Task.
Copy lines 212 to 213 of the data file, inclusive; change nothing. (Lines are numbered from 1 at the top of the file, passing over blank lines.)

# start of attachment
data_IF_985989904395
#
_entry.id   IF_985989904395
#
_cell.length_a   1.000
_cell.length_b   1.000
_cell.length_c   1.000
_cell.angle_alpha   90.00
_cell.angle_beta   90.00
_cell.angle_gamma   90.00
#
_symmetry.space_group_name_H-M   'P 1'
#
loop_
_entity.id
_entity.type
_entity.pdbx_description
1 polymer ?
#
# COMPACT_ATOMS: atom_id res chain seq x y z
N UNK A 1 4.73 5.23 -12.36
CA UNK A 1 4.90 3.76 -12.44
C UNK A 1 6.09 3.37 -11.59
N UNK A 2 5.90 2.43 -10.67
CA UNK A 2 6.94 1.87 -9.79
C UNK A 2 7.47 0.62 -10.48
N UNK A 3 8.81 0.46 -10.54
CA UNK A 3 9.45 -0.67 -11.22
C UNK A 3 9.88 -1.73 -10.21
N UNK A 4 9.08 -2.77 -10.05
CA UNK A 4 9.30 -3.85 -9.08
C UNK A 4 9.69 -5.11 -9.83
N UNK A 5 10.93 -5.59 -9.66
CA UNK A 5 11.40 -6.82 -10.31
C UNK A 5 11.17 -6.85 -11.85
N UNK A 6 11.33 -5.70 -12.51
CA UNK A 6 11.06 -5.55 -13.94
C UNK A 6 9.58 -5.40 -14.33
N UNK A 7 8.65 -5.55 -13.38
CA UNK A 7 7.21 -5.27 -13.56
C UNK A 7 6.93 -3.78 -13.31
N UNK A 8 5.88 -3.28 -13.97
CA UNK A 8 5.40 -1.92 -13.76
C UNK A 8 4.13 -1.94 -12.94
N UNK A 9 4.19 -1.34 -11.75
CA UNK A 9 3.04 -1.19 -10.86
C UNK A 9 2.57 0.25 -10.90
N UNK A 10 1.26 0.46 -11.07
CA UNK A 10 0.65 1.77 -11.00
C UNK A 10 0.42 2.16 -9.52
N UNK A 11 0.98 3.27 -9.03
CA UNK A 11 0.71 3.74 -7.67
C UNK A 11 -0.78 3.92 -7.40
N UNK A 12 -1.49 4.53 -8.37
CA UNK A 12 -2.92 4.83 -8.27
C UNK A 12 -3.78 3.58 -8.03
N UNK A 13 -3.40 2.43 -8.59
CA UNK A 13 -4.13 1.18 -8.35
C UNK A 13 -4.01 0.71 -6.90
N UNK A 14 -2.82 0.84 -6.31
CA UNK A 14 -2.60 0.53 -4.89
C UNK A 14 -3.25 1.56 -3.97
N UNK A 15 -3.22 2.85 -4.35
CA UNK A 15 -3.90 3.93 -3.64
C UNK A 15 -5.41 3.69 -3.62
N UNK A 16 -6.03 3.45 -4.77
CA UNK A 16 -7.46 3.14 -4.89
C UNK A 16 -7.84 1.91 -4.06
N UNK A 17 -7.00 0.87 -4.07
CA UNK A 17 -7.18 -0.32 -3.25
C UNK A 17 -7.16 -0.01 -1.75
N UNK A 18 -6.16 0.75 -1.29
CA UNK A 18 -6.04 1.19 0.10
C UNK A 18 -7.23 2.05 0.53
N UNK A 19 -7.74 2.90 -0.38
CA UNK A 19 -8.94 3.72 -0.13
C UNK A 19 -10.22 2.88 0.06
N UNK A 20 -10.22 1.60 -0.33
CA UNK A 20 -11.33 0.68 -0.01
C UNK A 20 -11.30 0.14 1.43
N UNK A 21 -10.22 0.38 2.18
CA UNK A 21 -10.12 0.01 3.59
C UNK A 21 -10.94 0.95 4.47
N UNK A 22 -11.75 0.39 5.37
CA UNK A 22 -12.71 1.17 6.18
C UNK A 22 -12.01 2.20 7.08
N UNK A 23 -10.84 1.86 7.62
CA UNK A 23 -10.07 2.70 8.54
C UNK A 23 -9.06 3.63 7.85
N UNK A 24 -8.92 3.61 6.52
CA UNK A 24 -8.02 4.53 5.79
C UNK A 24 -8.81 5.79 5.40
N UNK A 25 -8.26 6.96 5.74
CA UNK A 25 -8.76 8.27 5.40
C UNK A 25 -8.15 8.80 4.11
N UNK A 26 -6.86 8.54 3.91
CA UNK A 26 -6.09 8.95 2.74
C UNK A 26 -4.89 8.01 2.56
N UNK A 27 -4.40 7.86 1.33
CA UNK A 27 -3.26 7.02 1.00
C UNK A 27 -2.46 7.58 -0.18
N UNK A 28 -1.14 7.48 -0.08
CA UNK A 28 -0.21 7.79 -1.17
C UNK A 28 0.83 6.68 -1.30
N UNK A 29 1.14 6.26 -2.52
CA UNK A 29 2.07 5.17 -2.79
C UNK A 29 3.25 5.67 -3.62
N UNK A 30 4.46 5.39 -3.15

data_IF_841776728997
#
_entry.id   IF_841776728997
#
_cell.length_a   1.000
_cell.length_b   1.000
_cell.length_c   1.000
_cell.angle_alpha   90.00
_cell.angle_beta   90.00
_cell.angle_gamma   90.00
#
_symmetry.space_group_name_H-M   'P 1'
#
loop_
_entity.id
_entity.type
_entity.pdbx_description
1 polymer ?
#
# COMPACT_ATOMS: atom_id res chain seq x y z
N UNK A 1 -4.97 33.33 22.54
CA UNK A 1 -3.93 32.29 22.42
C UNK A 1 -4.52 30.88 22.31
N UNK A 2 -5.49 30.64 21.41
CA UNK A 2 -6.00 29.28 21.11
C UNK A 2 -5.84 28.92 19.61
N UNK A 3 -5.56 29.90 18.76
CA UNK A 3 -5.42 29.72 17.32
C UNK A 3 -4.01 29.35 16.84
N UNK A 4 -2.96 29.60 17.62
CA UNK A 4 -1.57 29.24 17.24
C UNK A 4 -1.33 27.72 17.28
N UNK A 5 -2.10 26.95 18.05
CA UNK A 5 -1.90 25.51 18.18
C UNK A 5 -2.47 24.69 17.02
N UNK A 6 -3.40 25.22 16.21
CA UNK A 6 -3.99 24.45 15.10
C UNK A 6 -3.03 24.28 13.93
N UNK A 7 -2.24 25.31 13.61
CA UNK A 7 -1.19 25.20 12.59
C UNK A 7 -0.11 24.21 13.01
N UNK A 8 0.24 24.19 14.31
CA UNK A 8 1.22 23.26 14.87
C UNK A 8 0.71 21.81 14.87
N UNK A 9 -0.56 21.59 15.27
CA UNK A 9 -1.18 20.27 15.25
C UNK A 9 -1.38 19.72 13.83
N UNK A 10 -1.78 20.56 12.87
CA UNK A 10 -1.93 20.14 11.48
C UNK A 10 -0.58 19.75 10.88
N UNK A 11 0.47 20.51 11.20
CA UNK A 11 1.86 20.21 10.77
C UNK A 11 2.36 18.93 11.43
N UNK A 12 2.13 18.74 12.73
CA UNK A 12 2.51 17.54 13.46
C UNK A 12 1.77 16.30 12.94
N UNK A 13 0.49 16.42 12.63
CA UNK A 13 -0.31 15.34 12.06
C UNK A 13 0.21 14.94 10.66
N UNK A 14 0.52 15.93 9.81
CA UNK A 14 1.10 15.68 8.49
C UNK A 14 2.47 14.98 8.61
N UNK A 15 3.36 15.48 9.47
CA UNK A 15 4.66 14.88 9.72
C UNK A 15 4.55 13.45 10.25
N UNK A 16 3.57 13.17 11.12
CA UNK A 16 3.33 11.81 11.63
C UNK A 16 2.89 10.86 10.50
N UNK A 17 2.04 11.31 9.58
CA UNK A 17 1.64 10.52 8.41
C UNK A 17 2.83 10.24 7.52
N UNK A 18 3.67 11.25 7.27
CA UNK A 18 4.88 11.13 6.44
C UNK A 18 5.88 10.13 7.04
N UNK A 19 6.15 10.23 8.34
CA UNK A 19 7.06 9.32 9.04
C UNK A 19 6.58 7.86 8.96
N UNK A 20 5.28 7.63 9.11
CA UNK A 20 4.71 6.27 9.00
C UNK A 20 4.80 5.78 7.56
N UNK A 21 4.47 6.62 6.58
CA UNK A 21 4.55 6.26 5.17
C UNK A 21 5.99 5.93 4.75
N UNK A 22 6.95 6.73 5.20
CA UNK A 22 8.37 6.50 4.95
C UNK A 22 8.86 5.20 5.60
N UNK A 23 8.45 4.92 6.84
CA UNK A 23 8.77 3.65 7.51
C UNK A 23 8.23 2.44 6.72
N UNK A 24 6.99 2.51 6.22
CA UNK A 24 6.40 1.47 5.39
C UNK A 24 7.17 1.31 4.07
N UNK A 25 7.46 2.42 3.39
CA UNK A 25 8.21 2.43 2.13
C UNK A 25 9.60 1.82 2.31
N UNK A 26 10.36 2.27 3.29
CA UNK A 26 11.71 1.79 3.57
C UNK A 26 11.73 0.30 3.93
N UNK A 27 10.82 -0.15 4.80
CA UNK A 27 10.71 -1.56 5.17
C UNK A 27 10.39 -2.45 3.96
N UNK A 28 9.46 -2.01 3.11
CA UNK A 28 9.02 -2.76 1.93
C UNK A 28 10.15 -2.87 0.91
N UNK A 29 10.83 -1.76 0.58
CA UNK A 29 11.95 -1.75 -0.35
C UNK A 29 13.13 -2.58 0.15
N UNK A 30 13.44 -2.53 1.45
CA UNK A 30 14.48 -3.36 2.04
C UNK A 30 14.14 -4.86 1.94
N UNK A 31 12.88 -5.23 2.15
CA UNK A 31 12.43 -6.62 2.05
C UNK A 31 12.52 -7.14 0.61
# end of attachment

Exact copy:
C UNK A 28 10.15 -2.87 0.91
N UNK A 29 10.83 -1.76 0.58